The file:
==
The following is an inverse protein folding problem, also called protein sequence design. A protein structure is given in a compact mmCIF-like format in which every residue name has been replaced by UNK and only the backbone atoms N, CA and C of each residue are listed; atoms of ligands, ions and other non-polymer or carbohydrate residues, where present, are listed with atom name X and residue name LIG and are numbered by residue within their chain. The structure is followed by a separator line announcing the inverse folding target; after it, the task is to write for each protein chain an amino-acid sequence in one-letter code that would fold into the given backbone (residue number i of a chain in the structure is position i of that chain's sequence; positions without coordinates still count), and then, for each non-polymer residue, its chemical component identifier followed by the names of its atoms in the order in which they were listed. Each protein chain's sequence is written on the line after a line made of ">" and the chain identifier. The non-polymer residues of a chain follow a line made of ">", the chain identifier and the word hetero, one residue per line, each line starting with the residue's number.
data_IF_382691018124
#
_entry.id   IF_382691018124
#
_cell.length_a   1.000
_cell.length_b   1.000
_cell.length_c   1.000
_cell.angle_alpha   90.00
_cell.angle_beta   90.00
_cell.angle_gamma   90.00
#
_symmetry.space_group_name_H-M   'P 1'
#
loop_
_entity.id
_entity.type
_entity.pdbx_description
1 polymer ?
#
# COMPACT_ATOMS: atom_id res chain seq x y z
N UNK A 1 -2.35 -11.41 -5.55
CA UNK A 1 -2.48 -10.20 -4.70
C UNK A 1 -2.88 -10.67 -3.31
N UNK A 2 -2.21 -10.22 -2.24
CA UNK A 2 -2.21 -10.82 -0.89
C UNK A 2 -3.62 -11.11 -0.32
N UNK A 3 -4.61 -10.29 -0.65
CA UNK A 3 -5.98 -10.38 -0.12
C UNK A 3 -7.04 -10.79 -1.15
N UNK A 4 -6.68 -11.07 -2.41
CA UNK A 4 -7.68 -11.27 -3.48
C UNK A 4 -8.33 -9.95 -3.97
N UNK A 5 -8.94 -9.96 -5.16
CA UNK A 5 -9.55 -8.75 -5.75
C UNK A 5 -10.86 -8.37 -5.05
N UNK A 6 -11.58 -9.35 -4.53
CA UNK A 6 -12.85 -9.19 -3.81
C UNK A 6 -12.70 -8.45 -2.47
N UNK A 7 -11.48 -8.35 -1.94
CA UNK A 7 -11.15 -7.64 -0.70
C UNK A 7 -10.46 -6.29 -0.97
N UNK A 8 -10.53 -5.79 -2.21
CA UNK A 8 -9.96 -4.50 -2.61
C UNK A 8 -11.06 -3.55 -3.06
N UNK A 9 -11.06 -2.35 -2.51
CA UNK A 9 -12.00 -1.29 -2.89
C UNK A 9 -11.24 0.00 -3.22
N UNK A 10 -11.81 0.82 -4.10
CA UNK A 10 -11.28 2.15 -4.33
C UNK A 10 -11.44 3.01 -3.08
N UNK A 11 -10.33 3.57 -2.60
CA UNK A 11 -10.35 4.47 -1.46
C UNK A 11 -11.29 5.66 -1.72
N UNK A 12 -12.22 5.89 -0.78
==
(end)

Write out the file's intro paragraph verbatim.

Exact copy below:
The following is an inverse protein folding problem, also called protein sequence design. A protein structure is given in a compact mmCIF-like format in which every residue name has been replaced by UNK and only the backbone atoms N, CA and C of each residue are listed; atoms of ligands, ions and other non-polymer or carbohydrate residues, where present, are listed with atom name X and residue name LIG and are numbered by residue within their chain. The structure is followed by a separator line announcing the inverse folding target; after it, the task is to write for each protein chain an amino-acid sequence in one-letter code that would fold into the given backbone (residue number i of a chain in the structure is position i of that chain's sequence; positions without coordinates still count), and then, for each non-polymer residue, its chemical component identifier followed by the names of its atoms in the order in which they were listed. Each protein chain's sequence is written on the line after a line made of ">" and the chain identifier. The non-polymer residues of a chain follow a line made of ">", the chain identifier and the word hetero, one residue per line, each line starting with the residue's number.